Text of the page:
After seeing the embassy memorial, walk to the Railroad Museum close by. If you ask nicely the cashier will explain the highlights. You come to understand that the history of the railroad is intimately tied to the colonialization of a continent. Not so ancient railroad cars and communication gear make it clear how far we’ve come and how fast. Old maps explain how East Africa was developed and why.

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9/11 Memorial and Museum

Fountain at the 9/11 Memorial and Museum. / Photo by Michael Wald

When you go online to make your reservations, the first few sites that pop up in a Google search are not the official sites. They indicated that tickets were sold out on the day I wanted to go. But there were plenty of tickets available and more time options on the official site. Friday and Saturday are the most popular days, with extended hours, but on the Friday I went, the line at the walk up ticket booth was only three people deep. I could have saved the $2 handling fee. I had reserved for 1:30 p.m. but because it was so easy to get there by subway (arriving at the Cortlandt Street station on the R train puts you right in front of the Museum), I was early and had spare time.The sky was a bright blue and clear on a beautiful spring day in New York City when I visited the 9/11 Memorial and Museum, much like the fall day in 2001 when tragedy struck the U.S. I first made reservations online for my ticket ($24 plus a $2 handling fee). Although high, the entrance fee supports a memorial that is needed to preserve the memory of that day. I overheard many children — too young to know — asking questions about that day.

Approaching the site, you cannot see the beautiful memorials. In the footprint of the North and South Towers of the former World Trade Center, fountains drain water into holes so deep you cannot see the bottom. Around each fountain, the names of those that perished in that place are inscribed. This is a solemn cemetery for many family members. Visitors can memorialize their thoughts in special stations for this purpose. Next to the memorial is the museum for which you need a ticket.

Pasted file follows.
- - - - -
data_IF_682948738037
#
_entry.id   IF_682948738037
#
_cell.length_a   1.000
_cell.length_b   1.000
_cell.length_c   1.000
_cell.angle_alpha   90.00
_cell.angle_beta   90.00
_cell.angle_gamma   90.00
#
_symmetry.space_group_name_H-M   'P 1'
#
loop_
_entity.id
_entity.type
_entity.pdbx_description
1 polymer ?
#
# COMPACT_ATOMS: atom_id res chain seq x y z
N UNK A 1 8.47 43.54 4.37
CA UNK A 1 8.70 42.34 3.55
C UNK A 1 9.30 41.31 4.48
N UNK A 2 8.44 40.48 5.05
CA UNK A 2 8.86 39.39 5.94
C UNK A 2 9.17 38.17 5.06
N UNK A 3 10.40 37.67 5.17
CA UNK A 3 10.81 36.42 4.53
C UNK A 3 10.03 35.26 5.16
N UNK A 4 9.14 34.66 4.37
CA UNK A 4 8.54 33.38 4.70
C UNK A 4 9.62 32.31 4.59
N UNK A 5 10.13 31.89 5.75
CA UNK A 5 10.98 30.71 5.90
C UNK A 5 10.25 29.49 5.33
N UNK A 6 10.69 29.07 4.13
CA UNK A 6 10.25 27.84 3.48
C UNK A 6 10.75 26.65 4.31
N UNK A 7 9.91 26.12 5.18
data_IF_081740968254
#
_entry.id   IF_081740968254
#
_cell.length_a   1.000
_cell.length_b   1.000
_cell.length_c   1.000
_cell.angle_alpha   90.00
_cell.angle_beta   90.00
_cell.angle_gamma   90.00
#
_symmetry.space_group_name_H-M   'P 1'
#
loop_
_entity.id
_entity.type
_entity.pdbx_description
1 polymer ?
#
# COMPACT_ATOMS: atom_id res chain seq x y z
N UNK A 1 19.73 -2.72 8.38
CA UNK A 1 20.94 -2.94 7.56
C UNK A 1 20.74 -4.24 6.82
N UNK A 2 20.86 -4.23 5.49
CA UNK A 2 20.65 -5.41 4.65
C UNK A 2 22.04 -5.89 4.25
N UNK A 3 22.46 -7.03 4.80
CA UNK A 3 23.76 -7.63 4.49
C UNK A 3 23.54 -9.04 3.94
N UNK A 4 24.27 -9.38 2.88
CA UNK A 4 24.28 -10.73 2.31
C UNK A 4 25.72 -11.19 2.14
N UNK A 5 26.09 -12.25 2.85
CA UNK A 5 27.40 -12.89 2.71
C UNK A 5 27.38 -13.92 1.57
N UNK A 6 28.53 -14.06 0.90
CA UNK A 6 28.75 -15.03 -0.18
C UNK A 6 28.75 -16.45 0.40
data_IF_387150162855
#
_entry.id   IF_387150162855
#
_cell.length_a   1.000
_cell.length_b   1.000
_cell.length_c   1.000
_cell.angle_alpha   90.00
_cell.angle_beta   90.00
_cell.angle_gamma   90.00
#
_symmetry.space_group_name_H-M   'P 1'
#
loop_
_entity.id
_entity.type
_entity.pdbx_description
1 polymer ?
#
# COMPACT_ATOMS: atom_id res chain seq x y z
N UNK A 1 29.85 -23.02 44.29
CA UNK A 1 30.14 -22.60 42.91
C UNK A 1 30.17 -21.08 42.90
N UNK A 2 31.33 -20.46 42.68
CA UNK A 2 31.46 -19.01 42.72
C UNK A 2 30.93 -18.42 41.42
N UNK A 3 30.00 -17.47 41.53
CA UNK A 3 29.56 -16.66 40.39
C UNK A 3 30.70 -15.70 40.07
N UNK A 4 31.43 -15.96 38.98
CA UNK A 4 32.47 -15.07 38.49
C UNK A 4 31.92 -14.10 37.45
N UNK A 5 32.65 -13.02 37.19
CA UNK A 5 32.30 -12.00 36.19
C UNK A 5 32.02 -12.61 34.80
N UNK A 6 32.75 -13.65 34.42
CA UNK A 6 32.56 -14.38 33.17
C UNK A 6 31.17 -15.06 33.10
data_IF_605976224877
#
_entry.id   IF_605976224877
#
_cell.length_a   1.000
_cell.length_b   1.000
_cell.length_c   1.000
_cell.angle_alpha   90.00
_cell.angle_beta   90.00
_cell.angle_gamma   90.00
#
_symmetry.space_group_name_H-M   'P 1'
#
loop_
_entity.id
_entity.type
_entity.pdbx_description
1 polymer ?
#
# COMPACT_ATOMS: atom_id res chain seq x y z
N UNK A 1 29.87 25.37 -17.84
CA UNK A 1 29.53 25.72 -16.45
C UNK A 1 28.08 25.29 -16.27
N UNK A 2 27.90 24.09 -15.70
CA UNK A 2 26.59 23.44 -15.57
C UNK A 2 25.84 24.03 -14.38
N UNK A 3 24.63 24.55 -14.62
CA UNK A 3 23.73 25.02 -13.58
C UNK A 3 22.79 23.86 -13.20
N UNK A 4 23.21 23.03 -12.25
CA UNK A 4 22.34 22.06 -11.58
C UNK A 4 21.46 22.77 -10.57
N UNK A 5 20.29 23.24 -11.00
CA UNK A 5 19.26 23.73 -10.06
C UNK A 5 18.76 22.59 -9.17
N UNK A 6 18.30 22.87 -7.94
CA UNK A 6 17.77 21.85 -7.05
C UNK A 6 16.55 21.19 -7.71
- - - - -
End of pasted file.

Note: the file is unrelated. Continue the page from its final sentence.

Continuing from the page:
Once inside, you are directed to download an app that is meant to explain the museum using your own smartphone. There is also a device you can rent. I suggest you do that. The smartphone app was not well done. I frequently found myself listening to an explanation without knowing where the item discussed was supposed to be located. But don’t get distracted by the app, which only deals with artifacts about the tragedy displayed around the actual exhibition, which I almost missed entirely.

In the center of the artifacts, which are located two floors below ground level, is a dark exhibit hall that takes you through the history step by step, starting with the Russian invasion of Afghanistan. No app works here, and no photos are allowed. The exhibit hall is located directly below the North Tower fountain on ground level, two floors up. It is dark, crowded and extensive. If you become overwhelmed, there are doors that let you exit before you reach the end of the exhibit, which could easily happen. If you wait to see this main exhibit to the end of your museum stay, you may lose stream before you can absorb it all. I recommend starting here. It won’t be uplifting. In fact, I was depressed. But it is important to see and remember.

As I left the exhibits at 2:50 p.m., I posed a question to a guard who mentioned a “great film” in the auditorium “beginning at 3 p.m.” The auditorium is located on the second floor. In other words, it is three stories above where I was. There was no signage indicating this movie existed. And there were few people in attendance. I had to run to catch it as it was far from the exhibit hall. The movie turned out to be a highlight of the visit. Don’t miss it. In it public figures in charge that day recall their thinking and actions.

Although very sobering, put this place on your must see list. Everyone who goes to Hawaii visits Pearl Harbor. Everyone who visits New York should experience this wonderful museum and memorial.